When to Prune a Privet Hedge?

Updated February 21, 2017

A privet hedge is a popular plant for borders and privacy edging on a property line. Many cultivars exist, with a variety of leaf textures and colours. Depending on the cultivar, a privet hedge may grow 4 to 9 feet tall. This hedge is easy to care for, requiring little attention other than pruning, and thrives in a variety of conditions.


Prune a privet hedge in early spring, around mid-March when the hedge is new, or when it does not look full. Prune selected branches of mature hedges as often as needed during the growing season to achieve the desired shape. Privet hedges are tough and hardy, so they can handle aggressive pruning most of the year.


Cut new and spindly hedges down to 4 to 6 inches above the ground to encourage new growth. During the first two years, severe pruning allows the hedge to spread and become fuller at the base, so do not worry about the height of the privet hedge during the early years. After the hedge is established and healthy, allow it to grow to the desired height. Shape the hedge more narrowly at the top than the bottom to allow light to penetrate to the lower branches, and thin the branches on the side that faces the sun to allow light to reach the darker side of the hedge.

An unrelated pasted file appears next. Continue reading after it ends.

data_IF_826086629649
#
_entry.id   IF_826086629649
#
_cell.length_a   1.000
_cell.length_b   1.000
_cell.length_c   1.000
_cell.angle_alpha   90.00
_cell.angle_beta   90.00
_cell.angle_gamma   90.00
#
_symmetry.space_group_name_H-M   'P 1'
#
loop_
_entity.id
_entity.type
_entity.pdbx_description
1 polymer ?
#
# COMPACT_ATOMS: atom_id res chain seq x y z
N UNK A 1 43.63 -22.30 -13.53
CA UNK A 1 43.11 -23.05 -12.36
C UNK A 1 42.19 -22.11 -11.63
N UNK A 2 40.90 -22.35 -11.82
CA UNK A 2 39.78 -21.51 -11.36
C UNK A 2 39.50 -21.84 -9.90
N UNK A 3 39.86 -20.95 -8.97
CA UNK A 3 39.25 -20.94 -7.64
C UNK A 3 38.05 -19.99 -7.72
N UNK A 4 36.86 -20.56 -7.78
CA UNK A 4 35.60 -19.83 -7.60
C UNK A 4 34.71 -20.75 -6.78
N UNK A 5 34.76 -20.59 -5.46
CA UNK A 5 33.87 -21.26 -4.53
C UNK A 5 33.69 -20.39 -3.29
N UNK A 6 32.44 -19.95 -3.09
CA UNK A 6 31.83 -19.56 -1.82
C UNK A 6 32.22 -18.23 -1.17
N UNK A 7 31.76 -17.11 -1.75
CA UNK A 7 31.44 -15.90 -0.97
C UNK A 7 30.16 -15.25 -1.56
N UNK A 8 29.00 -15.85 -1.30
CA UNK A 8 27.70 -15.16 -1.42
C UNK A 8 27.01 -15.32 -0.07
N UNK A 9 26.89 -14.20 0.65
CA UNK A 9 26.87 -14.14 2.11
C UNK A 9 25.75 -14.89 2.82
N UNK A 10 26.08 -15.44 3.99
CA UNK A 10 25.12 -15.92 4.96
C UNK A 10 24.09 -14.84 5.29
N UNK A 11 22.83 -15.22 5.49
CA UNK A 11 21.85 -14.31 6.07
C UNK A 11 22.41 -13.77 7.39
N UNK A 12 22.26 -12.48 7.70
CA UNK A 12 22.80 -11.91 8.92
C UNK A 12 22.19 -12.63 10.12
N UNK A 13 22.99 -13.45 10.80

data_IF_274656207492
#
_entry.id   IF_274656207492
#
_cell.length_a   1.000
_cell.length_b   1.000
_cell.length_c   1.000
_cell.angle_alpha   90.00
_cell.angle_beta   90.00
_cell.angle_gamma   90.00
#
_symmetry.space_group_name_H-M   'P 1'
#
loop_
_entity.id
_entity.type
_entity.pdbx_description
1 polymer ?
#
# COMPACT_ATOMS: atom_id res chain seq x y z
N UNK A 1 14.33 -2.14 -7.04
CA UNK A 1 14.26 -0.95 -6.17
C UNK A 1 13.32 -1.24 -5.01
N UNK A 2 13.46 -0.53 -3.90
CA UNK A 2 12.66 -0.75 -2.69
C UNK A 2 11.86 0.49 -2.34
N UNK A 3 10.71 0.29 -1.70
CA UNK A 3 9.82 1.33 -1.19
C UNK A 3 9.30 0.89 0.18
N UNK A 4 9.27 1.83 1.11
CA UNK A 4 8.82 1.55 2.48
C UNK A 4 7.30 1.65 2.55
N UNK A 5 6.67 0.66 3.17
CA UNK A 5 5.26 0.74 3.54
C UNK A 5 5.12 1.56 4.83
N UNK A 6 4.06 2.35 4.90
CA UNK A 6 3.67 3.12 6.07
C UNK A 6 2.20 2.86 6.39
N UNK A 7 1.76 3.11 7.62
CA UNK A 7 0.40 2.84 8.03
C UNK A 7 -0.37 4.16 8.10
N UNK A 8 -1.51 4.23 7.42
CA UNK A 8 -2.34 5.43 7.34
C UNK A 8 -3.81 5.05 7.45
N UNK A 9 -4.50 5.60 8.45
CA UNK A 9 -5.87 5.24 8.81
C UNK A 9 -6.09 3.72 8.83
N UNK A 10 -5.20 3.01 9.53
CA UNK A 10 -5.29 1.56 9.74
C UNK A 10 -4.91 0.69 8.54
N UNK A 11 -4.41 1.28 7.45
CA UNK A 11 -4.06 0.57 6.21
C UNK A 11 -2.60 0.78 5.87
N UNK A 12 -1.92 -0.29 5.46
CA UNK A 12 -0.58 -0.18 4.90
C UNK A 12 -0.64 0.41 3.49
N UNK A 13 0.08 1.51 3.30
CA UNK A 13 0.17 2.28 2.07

Prune a privet hedge to create a specific shape and encourage new growth. Tapering the branches to be narrower at the top allows light to reach the bottom branches, which allows healthy foliage to emerge on these branches. When a hedge is full of bare, woody branches, pruning makes it look new and full again. Whether the hedge is a formal or informal shape, regular pruning will result in a healthy hedge.


Using the right tools makes pruning easier. Use hand pruners to cut away dead or damaged branches. Larger branches more than an inch in diameter may require a curved pruning saw. Lopping shears also work for larger branches, up to an inch in diameter, and these shears have a long handle to reach interior branches. Speciality hedge shears have long blades that help shape the exterior of the hedge.

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About the Author

Chasity Goddard has been writing poetry, fiction and nonfiction since 1996. Her work has appeared in "Backspace" magazine, "Sepia Literary Magazine" and the "Plowman Press." Goddard holds a Bachelor of Arts in creative writing with a specialization in women's studies from the University of Tennessee.